Sunday, September 26, 2010

Streets and Buildings

While I already had several completed Kato, Tomix, and Green Max buildings, I wanted to scratch build some key buildings that are close to the Musashi-Koyama station.

This is a photo that I took just outside the station in 2005.  I decided to focus on the block of buildings seen in this photo.  I  also found it helpful to use  Google Street View images to observe the placement and details of some of these buildings.
During the fall of 2009 I laid out all of the streets using .020 styrene and began placing some of the buildings that I already had and also began to scratch build a model resembling the block of buildings shown in the photo above. 

This is the model of that block of buildings as shown in January of 2010.  These buildings are actually all one assembly.  The taller buildings are scratch built and the 2 story buildings are made from Green Max modular kits.

Monday, September 20, 2010

Wood, track, & Wiring

Between January and July of 2009 I built the 6ft module pair and leg system based upon a design used for lightweight modules in Peninsula Ntrak that have proven to be both durable and reasonably easy to handle over the past 15 years of use.  This design uses mostly 1/4 inch birch plywood.  I was able to purchase a pneumatic cabinet stapler and used this and yellow carpenters glue to assemble it.  The AsiaN Rail standard allows for any module depth so I made these 18 inches deep.

The track was laid out as a dual track line with crossovers at each end.  This will allow these modules to be used either as a dual track or single track with a passing siding.  The standard for AsiaN Rail is Peco code 55 and I used the concrete tie version with Micro Engineering code 55 turnouts for the crossovers.  Control of the turnouts is done with Tortoise motors mounted upside down on the surface of the modules and piano wire connecting rods running through Plastruct 1/8 inch square tubing to the turnouts.  The Tortoise motors will later be hidden by buildings.  Yes, there are going to be many buildings.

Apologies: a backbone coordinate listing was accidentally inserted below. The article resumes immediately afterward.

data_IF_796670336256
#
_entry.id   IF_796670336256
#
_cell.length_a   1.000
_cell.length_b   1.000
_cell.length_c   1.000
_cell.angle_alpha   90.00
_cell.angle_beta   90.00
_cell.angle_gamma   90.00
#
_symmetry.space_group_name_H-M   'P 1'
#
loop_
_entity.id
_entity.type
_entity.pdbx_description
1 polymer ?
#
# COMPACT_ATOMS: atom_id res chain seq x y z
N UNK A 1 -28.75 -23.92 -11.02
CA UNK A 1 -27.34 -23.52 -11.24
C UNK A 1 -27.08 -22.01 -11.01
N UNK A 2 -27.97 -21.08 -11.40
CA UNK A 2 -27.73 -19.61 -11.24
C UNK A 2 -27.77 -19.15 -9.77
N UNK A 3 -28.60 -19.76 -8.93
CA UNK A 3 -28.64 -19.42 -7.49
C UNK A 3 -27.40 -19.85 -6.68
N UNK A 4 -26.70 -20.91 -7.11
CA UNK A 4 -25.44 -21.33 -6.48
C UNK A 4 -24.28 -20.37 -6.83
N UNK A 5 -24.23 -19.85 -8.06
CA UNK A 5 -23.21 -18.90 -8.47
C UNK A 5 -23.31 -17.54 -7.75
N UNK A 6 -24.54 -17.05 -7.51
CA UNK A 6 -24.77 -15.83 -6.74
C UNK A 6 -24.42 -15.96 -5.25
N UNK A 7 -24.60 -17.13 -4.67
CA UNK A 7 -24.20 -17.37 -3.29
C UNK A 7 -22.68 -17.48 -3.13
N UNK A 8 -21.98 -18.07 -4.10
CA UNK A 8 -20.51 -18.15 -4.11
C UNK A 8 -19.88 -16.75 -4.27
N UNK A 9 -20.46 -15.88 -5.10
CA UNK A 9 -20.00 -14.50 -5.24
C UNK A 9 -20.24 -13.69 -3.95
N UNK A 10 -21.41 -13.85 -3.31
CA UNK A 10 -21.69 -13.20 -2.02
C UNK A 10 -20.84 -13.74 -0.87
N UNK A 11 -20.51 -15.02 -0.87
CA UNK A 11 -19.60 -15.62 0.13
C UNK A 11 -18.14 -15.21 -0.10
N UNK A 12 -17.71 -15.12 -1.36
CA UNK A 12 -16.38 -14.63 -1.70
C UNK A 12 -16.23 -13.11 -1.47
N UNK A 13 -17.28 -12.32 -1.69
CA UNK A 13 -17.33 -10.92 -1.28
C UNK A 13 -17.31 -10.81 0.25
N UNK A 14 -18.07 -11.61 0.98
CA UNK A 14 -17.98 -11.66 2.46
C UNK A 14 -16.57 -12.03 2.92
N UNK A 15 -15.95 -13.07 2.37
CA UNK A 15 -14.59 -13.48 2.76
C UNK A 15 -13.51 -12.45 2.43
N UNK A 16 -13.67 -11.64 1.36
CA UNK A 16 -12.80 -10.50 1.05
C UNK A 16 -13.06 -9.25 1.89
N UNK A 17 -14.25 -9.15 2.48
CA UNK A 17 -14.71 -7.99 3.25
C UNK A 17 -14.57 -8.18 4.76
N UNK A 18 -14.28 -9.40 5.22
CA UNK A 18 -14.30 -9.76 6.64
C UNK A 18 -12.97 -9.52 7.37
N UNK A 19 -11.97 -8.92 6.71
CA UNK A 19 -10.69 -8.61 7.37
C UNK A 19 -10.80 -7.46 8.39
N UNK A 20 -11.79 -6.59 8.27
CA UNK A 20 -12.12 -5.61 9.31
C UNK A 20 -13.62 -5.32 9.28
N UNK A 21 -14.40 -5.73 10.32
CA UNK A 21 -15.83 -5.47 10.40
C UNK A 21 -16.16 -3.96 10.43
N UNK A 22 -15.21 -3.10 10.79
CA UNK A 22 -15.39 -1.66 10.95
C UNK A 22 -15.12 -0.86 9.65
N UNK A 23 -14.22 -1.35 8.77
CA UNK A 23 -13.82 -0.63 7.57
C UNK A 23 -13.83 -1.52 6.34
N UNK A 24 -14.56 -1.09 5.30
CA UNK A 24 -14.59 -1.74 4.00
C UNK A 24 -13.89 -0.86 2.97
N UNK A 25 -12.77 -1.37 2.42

Sunday, September 19, 2010


How did an American guy like me get into modeling Japanese railroads and start building modules of Tokyo ?

I've always been interested in model railroads, have been in N scale since 1968, and active in Ntrak since 1992.   Nona, my wife is a native of Tokyo and on a visit to her native land in the 1990's she bought me a gift of several Japanese N scale model railroad cars.  

In 1999 I made my first trip to Japan and was so impressed with the system of railroads.  There were so many different trains all running on schedule.  On that first trip I started what became a habit of collecting models of the trains that we rode.  I had wanted to photograph the models in an appropriate scene and thought about building a station diorama.  Then I decided why not build a set of T-Trak modules for this purpose and have something of a Japanese layout that I could actually run these trains on.
As I did not know of anyone else in my area building T-Trak I knew I would need to build enough to have a complete layout by myself  This photo shows part of my one nearly completed T-Trak module.

Visiting the International Railfair in Roseville, CA in 2008 I saw a most impressive Asian themed modular layout called AsiaNrail.  I already knew the owner of most of the modules as he is a member of Peninsula Ntrak which I also belong to.  He invited me to build Japanese themed module(s) that could be used with the AsiaNrail layout at future shows.  This was a turning point and the T-Trak modules were abandoned.